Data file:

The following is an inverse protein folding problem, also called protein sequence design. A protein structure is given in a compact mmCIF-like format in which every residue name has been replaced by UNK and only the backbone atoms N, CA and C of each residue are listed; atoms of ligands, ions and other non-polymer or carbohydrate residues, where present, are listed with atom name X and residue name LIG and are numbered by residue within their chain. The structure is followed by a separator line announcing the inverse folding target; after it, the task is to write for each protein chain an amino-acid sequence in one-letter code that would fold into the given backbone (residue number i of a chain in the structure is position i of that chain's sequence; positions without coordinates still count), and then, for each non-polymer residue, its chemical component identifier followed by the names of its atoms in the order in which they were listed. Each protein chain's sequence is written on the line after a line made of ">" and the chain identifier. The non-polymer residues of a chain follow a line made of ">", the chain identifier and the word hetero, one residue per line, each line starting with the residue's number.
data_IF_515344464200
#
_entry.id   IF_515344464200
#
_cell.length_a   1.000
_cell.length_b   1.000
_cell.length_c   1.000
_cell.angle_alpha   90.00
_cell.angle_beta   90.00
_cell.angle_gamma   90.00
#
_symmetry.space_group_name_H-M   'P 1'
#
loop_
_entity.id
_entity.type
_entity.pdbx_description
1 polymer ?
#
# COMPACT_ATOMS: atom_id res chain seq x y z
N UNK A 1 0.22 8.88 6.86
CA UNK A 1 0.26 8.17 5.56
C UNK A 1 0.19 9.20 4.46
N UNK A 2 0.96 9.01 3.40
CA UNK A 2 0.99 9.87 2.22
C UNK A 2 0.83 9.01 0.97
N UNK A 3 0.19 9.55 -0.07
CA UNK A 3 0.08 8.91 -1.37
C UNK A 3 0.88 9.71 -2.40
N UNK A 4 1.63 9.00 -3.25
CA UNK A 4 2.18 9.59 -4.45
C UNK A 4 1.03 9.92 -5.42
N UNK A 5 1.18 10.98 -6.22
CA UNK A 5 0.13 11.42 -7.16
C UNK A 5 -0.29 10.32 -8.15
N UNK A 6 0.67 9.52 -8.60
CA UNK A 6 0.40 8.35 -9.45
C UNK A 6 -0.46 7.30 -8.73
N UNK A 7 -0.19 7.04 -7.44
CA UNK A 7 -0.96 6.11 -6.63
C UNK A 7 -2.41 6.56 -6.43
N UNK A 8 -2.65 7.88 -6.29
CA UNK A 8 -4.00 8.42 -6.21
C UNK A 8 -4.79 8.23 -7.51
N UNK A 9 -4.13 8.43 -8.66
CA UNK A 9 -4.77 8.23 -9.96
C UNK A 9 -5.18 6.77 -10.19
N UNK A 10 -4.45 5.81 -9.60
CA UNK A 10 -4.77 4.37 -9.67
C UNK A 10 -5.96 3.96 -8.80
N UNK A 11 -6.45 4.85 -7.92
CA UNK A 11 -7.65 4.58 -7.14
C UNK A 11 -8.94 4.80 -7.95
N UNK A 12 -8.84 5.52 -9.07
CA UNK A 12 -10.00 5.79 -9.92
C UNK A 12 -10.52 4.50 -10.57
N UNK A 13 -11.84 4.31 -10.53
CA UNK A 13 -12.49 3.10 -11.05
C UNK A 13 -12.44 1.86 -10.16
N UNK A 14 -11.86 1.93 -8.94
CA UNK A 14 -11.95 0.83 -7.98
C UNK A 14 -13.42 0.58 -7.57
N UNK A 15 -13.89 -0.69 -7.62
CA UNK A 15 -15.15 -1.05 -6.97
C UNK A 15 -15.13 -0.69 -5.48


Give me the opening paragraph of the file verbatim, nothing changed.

The following is an inverse protein folding problem, also called protein sequence design. A protein structure is given in a compact mmCIF-like format in which every residue name has been replaced by UNK and only the backbone atoms N, CA and C of each residue are listed; atoms of ligands, ions and other non-polymer or carbohydrate residues, where present, are listed with atom name X and residue name LIG and are numbered by residue within their chain. The structure is followed by a separator line announcing the inverse folding target; after it, the task is to write for each protein chain an amino-acid sequence in one-letter code that would fold into the given backbone (residue number i of a chain in the structure is position i of that chain's sequence; positions without coordinates still count), and then, for each non-polymer residue, its chemical component identifier followed by the names of its atoms in the order in which they were listed. Each protein chain's sequence is written on the line after a line made of ">" and the chain identifier. The non-polymer residues of a chain follow a line made of ">", the chain identifier and the word hetero, one residue per line, each line starting with the residue's number.